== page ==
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From Famine to Feast. Systemic Therapy for Prostate Cancer Comes of Age.

OR The Hare Becomes the Tortoise??

When I was a medical oncology trainee in 2001 looking for an area to specialise in my mentors told me prostate cancer was going to be the next big thing. I must admit I was dubious but now more than 10 years later this is amongst the best advice I have ever received. On a par with support Manchester United and buy property in London! Systemic treatment for prostate cancer has well and truly arrived and we are in a position where at times we are spoilt for choice.

So how did we get here and why did it take so long. To answer the second part first we need to go back to 1941 and Huggins and Hodges ground-breaking work showing the profound effect of castration on metastatic prostate cancer. Both the original paper and the Nobel lecture are fascinating reading. Castration remains a cornerstone of the treatment of prostate cancer. The androgen receptor is one of, if not the, most dominant biological pathway in solid tumour oncology. Apart from chemotherapy for testicular cancer, another urological success, I cannot think of another systemic treatment that has such profound activity both in terms of clinical response and disease control rates. For instance androgen deprivation far surpasses the activity seen with tamoxifen in ER +ve breast cancer. So prostate cancer got off to a flier and perhaps was the hare to the tortoise when compared to other cancers, which have slowly but surely overtaken.

There was a long lull with very little positive data for metastatic prostate cancer. Why was this? Perhaps the activity of androgen deprivation set too high a bar for subsequent treatments and a sense of nihilism for those that followed. This is shown by the negative reaction to the data on docetaxel first published in 2004. The 50% PSA response rate (a decline in PSA of 50% or greater) is impressive particularly in this highly pre-treated population. More importantly docetaxel improves quality of life and provides a small but significant survival advantage against an active comparator. We now have a second chemotherapy, cabazitaxel, which again shows a significant survival advantage. Whilst chemotherapy in prostate cancer remains controversial, and worthy of a future blog, there is no doubt for a significant number of patients it provides real benefit.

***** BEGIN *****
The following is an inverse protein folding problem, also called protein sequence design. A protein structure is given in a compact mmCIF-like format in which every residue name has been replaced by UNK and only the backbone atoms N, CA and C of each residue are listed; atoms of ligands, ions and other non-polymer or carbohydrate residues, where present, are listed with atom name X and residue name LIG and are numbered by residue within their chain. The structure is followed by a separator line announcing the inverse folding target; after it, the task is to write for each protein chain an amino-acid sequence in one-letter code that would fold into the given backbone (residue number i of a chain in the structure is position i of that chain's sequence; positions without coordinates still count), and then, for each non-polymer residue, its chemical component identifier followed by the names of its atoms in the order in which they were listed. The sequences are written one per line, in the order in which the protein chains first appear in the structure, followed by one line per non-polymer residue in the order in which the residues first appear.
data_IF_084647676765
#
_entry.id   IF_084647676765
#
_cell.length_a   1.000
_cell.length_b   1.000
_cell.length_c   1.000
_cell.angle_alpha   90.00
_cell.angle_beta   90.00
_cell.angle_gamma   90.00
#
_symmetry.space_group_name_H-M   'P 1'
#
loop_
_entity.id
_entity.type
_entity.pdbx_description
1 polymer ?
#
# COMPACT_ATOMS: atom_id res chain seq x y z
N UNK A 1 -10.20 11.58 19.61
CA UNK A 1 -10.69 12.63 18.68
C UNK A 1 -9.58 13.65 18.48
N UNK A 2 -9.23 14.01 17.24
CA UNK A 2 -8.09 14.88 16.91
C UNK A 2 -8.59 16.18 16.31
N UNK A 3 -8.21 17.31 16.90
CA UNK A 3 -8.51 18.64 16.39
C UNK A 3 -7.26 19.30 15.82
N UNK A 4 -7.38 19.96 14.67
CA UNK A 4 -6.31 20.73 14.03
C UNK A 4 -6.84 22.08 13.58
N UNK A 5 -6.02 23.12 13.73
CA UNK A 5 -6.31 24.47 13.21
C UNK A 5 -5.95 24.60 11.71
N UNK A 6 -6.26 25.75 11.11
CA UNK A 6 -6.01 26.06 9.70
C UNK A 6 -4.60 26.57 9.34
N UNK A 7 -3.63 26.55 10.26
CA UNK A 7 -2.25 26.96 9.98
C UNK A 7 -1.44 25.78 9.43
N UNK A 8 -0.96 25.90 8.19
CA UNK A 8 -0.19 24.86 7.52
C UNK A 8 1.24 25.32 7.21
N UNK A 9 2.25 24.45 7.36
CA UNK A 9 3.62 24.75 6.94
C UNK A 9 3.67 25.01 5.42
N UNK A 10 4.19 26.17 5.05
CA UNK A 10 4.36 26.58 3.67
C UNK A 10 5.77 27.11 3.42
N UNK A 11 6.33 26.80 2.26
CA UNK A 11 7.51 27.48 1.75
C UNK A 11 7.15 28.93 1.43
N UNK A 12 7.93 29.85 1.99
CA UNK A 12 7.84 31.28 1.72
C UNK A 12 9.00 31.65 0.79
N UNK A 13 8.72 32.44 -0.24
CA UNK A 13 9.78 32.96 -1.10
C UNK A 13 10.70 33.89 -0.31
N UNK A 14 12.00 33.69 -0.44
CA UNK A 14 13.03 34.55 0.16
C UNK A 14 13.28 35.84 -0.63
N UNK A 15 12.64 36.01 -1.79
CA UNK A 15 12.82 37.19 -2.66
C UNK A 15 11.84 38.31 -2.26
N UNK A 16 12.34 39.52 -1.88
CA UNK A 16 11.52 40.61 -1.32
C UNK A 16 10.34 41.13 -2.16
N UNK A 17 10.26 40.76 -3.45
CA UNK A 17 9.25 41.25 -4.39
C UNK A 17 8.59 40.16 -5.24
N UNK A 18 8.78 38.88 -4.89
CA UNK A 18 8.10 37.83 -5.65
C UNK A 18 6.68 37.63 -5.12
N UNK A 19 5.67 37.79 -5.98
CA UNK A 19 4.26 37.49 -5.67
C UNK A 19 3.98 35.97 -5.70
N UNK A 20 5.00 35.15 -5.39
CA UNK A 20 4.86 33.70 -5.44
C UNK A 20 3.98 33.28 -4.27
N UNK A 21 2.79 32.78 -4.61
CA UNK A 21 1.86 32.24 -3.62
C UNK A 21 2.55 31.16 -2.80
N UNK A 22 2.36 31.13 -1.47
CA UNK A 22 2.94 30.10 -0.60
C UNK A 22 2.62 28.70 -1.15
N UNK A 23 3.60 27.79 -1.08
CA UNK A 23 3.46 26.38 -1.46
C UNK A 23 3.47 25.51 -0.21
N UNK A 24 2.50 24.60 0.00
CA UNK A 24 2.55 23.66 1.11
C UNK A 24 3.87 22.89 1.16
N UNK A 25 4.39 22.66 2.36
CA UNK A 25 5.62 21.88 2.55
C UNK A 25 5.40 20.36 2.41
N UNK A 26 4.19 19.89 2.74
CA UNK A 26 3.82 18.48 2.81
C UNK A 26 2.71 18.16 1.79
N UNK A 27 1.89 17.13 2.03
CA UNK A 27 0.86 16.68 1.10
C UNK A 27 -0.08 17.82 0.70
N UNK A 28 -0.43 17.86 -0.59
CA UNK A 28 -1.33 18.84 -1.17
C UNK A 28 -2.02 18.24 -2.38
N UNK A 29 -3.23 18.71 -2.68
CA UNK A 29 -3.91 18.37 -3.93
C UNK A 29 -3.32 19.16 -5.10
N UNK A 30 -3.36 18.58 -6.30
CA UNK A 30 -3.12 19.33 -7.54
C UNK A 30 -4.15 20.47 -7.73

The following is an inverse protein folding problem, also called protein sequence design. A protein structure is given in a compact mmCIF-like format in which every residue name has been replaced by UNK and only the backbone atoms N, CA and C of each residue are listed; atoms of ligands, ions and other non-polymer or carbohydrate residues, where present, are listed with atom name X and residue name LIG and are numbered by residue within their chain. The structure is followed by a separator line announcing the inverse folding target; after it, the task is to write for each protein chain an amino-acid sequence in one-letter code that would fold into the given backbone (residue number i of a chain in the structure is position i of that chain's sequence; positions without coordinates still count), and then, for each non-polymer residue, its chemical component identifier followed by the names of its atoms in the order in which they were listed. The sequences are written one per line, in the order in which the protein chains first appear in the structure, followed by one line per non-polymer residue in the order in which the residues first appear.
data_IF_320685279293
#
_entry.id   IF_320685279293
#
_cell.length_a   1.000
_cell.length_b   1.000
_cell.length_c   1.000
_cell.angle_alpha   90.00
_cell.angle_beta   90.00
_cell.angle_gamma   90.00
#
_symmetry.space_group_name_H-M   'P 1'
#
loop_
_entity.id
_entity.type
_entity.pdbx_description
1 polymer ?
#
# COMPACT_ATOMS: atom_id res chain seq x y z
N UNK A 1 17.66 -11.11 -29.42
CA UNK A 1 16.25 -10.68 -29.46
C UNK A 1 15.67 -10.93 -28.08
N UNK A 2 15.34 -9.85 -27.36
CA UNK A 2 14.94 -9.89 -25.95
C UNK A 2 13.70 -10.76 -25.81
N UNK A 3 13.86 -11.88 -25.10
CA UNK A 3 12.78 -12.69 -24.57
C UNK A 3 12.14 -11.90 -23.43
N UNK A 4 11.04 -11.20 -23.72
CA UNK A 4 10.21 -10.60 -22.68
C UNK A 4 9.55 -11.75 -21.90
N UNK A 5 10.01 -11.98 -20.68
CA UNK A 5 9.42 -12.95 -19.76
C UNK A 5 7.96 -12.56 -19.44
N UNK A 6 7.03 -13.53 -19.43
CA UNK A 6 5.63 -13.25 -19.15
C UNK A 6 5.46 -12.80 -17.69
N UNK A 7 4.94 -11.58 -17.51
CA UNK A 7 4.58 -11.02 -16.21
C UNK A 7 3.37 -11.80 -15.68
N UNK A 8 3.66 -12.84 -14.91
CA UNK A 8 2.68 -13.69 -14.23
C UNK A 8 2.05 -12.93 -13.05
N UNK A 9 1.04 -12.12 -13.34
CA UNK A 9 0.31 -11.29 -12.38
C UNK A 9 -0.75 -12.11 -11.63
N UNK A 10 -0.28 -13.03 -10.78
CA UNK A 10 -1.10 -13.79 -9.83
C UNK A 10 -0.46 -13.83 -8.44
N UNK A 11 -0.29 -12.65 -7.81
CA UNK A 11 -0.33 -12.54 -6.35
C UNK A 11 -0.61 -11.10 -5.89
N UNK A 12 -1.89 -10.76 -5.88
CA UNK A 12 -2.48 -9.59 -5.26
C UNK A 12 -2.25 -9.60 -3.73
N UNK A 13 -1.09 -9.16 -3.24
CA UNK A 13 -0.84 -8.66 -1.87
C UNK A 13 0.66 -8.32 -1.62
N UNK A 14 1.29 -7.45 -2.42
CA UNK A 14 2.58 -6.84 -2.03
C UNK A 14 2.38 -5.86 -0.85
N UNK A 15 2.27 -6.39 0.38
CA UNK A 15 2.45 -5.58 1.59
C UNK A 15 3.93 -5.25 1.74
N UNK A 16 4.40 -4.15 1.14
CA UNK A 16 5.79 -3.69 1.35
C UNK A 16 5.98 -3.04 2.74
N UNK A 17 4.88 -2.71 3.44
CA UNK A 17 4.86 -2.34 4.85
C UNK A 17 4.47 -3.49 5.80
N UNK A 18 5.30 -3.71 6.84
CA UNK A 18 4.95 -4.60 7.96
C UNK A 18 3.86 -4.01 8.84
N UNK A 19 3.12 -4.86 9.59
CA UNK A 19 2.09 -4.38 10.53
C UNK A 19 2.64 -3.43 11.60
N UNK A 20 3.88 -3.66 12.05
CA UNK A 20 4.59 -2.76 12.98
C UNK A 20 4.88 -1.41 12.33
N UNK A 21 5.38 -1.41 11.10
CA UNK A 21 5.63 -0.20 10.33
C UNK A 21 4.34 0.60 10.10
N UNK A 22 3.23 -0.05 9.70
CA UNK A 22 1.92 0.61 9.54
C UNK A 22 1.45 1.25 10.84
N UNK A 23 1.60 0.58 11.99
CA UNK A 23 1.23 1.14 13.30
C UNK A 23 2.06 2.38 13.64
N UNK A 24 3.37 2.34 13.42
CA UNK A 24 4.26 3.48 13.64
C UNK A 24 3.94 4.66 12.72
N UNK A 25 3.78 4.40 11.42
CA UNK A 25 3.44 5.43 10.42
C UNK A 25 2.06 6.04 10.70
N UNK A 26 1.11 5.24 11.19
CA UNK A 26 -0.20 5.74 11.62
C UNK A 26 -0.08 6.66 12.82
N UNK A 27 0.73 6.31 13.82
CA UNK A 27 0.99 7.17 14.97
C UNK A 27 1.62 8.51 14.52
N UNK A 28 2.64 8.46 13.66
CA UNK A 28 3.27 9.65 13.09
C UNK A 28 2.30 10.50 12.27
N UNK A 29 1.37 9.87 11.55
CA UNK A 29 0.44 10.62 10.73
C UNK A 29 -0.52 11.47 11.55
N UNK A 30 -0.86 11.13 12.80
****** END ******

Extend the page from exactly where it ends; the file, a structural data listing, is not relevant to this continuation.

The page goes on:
Prostate cancer is leading the way for other areas of systemic therapy. Sipuleucel-T is one of the only immunotherapies to show a survival benefit in solid tumour oncology. Whilst Sipuleucel-T is controversial and has many detractors, it does have level 1 evidence to support it. During my fellowship with Phil Kantoff’s group in Boston, I saw several patients who I am convinced benefited from this treatment. Alpharadin is the first radionucleotide to show a survival advantage and is likely to become an integral part of systemic therapy for CRPC.

The drugs that have provided most excitement and the greatest benefit in day-to-day practise are abiraterone and enzalutamide. These drugs build on the work of Huggins and Hodges and show that 70 years of targeting the androgen receptor is still relevant even with castration. These drugs have changed how we describe the disease moving from ‘hormone-refractory’ to ‘castration-refractory’. Abiraterone is now licensed in the pre- and post-chemotherapy setting and it is likely that enzalutamide will follow in the not too distant future. In my own practise these drugs are game changers. Ones that provide real benefits relieving symptoms, controlling disease and allowing some men with prostate cancer to live much longer.